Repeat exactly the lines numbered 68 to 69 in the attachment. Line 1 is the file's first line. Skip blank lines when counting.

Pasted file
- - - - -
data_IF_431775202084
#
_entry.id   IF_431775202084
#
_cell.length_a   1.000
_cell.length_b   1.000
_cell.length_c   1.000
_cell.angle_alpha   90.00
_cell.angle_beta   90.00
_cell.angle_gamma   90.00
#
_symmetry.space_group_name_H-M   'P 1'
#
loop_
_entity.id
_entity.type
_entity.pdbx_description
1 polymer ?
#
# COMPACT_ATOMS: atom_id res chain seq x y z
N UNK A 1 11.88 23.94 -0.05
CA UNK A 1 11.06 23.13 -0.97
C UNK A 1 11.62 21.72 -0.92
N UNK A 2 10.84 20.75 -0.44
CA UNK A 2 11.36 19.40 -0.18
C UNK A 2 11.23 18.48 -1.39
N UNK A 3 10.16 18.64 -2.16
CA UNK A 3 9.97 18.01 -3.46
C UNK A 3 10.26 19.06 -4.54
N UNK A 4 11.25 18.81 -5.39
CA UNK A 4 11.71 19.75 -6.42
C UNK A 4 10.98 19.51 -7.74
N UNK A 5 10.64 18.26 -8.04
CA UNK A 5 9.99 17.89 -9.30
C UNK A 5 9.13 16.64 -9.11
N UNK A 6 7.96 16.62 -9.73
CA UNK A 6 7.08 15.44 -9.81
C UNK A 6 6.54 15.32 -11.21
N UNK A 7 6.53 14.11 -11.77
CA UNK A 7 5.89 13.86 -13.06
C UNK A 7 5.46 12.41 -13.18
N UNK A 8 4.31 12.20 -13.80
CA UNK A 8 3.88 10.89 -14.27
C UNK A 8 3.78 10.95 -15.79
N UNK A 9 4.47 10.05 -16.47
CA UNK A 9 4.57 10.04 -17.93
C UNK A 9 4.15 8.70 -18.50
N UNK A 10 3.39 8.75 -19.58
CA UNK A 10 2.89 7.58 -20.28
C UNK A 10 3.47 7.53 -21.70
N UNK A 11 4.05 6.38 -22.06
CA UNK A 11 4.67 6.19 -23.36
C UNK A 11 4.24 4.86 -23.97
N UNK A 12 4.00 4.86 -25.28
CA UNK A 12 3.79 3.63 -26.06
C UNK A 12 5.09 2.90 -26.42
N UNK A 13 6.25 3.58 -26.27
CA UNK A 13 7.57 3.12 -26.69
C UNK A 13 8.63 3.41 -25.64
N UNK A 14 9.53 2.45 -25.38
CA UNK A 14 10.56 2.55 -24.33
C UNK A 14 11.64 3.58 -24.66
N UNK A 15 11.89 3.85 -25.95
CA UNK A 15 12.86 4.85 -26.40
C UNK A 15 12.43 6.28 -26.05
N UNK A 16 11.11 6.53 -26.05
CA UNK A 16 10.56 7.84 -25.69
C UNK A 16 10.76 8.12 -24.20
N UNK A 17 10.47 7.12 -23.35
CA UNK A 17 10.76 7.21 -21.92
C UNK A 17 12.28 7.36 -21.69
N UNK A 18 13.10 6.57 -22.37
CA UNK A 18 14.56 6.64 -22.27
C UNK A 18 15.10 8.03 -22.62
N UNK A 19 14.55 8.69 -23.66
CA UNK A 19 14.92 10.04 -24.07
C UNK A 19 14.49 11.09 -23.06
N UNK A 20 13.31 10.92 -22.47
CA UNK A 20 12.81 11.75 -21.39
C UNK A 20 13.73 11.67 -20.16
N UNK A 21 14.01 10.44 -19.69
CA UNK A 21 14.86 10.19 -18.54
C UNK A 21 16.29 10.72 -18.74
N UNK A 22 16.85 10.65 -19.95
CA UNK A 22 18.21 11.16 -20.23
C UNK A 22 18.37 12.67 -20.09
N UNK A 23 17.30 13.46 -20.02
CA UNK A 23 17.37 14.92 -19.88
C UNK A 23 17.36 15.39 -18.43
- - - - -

C UNK A 16 10.76 8.12 -24.20
N UNK A 17 10.47 7.12 -23.35